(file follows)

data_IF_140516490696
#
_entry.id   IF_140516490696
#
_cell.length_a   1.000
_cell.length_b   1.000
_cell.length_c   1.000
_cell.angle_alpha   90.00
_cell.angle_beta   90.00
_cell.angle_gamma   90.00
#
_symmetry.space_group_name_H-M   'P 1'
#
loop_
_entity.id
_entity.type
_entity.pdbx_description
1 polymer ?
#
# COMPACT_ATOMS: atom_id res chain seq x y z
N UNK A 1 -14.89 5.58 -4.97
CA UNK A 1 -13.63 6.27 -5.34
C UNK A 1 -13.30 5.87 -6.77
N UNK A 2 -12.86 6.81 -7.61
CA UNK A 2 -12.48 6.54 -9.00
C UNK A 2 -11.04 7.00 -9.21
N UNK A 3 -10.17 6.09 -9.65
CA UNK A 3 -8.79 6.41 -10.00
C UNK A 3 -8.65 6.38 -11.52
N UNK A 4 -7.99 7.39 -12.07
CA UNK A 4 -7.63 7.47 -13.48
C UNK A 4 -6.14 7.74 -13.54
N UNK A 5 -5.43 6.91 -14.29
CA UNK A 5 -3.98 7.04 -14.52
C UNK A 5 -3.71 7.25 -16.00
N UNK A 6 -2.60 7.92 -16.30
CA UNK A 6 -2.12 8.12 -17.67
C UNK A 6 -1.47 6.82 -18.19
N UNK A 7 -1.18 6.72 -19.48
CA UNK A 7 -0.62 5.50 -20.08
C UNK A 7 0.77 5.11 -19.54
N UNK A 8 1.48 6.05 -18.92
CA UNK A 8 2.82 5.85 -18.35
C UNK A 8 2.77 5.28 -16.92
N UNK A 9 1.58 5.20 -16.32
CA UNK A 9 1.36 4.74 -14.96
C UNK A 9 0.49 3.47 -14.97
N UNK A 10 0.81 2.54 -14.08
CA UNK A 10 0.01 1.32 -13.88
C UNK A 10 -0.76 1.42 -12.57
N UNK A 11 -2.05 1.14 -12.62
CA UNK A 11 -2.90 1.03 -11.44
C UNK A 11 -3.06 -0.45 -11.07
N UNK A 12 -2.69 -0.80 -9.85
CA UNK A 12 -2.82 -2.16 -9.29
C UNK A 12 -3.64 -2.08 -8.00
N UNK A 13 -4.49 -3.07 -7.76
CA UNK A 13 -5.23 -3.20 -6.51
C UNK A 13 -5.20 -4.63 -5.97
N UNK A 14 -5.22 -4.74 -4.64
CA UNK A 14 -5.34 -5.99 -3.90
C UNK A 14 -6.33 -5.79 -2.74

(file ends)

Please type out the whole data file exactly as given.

data_IF_140516490696
#
_entry.id   IF_140516490696
#
_cell.length_a   1.000
_cell.length_b   1.000
_cell.length_c   1.000
_cell.angle_alpha   90.00
_cell.angle_beta   90.00
_cell.angle_gamma   90.00
#
_symmetry.space_group_name_H-M   'P 1'
#
loop_
_entity.id
_entity.type
_entity.pdbx_description
1 polymer ?
#
# COMPACT_ATOMS: atom_id res chain seq x y z
N UNK A 1 -14.89 5.58 -4.97
CA UNK A 1 -13.63 6.27 -5.34
C UNK A 1 -13.30 5.87 -6.77
N UNK A 2 -12.86 6.81 -7.61
CA UNK A 2 -12.48 6.54 -9.00
C UNK A 2 -11.04 7.00 -9.21
N UNK A 3 -10.17 6.09 -9.65
CA UNK A 3 -8.79 6.41 -10.00
C UNK A 3 -8.65 6.38 -11.52
N UNK A 4 -7.99 7.39 -12.07
CA UNK A 4 -7.63 7.47 -13.48
C UNK A 4 -6.14 7.74 -13.54
N UNK A 5 -5.43 6.91 -14.29
CA UNK A 5 -3.98 7.04 -14.52
C UNK A 5 -3.71 7.25 -16.00
N UNK A 6 -2.60 7.92 -16.30
CA UNK A 6 -2.12 8.12 -17.67
C UNK A 6 -1.47 6.82 -18.19
N UNK A 7 -1.18 6.72 -19.48
CA UNK A 7 -0.62 5.50 -20.08
C UNK A 7 0.77 5.11 -19.54
N UNK A 8 1.48 6.05 -18.92
CA UNK A 8 2.82 5.85 -18.35
C UNK A 8 2.77 5.28 -16.92
N UNK A 9 1.58 5.20 -16.32
CA UNK A 9 1.36 4.74 -14.96
C UNK A 9 0.49 3.47 -14.97
N UNK A 10 0.81 2.54 -14.08
CA UNK A 10 0.01 1.32 -13.88
C UNK A 10 -0.76 1.42 -12.57
N UNK A 11 -2.05 1.14 -12.62
CA UNK A 11 -2.90 1.03 -11.44
C UNK A 11 -3.06 -0.45 -11.07
N UNK A 12 -2.69 -0.80 -9.85
CA UNK A 12 -2.82 -2.16 -9.29
C UNK A 12 -3.64 -2.08 -8.00
N UNK A 13 -4.49 -3.07 -7.76
CA UNK A 13 -5.23 -3.20 -6.51
C UNK A 13 -5.20 -4.63 -5.97
N UNK A 14 -5.22 -4.74 -4.64
CA UNK A 14 -5.34 -5.99 -3.90
C UNK A 14 -6.33 -5.79 -2.74